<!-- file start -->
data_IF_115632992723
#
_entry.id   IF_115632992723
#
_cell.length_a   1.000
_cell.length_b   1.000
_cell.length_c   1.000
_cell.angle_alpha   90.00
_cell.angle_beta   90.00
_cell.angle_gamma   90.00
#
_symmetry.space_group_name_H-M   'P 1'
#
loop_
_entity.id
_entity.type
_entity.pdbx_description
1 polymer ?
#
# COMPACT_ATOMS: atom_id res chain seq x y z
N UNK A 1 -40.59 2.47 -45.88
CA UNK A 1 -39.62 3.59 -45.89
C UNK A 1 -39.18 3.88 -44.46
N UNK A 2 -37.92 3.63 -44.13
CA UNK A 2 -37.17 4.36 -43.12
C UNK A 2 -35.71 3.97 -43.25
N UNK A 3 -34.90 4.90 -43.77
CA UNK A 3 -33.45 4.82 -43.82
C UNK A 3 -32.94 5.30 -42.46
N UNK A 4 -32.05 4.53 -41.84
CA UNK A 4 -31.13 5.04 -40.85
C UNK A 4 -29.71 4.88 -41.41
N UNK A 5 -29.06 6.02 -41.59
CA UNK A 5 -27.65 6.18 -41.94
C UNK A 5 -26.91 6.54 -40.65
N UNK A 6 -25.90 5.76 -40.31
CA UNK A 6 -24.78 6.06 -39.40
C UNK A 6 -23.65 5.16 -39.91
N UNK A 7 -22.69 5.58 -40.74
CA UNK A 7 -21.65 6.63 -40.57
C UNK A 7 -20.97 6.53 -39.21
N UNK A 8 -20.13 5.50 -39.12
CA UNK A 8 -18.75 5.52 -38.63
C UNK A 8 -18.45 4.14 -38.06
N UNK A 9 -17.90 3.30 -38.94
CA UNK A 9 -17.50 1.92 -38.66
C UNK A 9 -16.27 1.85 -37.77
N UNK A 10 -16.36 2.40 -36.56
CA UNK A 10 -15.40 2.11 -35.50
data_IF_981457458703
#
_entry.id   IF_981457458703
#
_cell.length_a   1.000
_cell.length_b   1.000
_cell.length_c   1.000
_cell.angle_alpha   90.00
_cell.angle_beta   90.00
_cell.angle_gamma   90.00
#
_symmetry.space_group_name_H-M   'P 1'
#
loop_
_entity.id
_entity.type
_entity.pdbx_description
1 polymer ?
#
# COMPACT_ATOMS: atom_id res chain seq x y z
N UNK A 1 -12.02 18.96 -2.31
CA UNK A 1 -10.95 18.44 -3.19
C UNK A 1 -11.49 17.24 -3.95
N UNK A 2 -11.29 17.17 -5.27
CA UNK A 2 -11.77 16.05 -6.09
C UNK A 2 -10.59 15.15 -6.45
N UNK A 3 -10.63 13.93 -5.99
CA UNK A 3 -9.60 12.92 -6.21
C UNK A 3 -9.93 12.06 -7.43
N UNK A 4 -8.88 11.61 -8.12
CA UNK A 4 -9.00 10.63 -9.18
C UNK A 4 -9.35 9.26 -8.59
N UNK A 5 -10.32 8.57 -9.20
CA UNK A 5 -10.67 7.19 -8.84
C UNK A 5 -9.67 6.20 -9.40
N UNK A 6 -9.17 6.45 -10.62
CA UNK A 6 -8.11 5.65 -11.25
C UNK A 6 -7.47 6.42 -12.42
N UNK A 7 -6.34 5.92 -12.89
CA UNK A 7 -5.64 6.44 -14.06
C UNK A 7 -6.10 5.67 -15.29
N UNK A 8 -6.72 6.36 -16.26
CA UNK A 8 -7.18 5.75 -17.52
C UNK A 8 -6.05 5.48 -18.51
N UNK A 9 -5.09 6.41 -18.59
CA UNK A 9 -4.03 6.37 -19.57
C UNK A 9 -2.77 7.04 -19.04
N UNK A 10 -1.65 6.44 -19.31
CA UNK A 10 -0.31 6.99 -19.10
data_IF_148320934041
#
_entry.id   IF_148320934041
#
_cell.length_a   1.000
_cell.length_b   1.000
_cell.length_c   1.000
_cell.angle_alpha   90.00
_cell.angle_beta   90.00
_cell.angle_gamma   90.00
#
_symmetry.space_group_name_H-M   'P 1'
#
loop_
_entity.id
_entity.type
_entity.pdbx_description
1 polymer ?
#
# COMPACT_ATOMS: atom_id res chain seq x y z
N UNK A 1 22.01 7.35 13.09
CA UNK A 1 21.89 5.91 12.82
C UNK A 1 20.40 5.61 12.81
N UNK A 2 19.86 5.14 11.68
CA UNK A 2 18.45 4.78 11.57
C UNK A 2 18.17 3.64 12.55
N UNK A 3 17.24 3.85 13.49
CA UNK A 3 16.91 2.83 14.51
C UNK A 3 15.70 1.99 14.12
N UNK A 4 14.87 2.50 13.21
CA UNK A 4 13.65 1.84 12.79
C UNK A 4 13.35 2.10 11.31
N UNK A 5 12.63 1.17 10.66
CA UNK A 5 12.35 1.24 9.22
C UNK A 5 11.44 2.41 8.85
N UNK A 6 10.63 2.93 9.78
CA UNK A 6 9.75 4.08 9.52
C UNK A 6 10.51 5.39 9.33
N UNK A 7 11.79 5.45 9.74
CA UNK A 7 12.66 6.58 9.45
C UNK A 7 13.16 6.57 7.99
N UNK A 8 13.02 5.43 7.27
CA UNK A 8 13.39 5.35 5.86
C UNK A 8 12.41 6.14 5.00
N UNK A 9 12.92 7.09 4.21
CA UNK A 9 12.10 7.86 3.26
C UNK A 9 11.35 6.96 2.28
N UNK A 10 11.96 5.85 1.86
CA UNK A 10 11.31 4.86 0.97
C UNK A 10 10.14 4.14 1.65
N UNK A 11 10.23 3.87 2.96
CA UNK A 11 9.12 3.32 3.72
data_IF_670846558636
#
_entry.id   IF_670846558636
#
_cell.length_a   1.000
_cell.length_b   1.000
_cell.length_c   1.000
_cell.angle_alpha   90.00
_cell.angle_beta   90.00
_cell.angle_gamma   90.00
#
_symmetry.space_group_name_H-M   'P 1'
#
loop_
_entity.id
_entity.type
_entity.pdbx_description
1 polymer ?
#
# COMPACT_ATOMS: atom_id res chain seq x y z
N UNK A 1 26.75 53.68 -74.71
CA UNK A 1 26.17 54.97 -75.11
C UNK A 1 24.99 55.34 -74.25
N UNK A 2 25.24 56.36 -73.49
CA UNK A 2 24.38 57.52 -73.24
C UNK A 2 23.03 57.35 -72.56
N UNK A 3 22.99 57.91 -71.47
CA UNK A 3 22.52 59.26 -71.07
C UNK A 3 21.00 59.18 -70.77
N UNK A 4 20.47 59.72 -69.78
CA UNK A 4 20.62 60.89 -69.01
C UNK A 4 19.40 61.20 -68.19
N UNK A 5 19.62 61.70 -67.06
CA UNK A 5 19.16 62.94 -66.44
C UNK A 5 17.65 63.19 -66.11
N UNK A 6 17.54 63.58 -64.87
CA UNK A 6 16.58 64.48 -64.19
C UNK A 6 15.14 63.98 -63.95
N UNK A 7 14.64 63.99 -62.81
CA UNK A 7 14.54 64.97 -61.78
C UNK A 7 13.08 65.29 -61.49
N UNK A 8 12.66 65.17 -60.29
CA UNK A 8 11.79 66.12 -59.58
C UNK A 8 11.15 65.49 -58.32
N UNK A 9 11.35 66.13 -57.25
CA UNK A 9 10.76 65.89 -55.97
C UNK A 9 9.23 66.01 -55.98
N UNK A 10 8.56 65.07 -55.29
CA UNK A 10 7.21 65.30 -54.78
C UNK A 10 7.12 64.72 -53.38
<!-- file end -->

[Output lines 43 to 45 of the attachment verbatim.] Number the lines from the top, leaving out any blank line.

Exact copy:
CA UNK A 8 -18.75 5.52 -38.63
C UNK A 8 -18.45 4.14 -38.06
N UNK A 9 -17.90 3.30 -38.94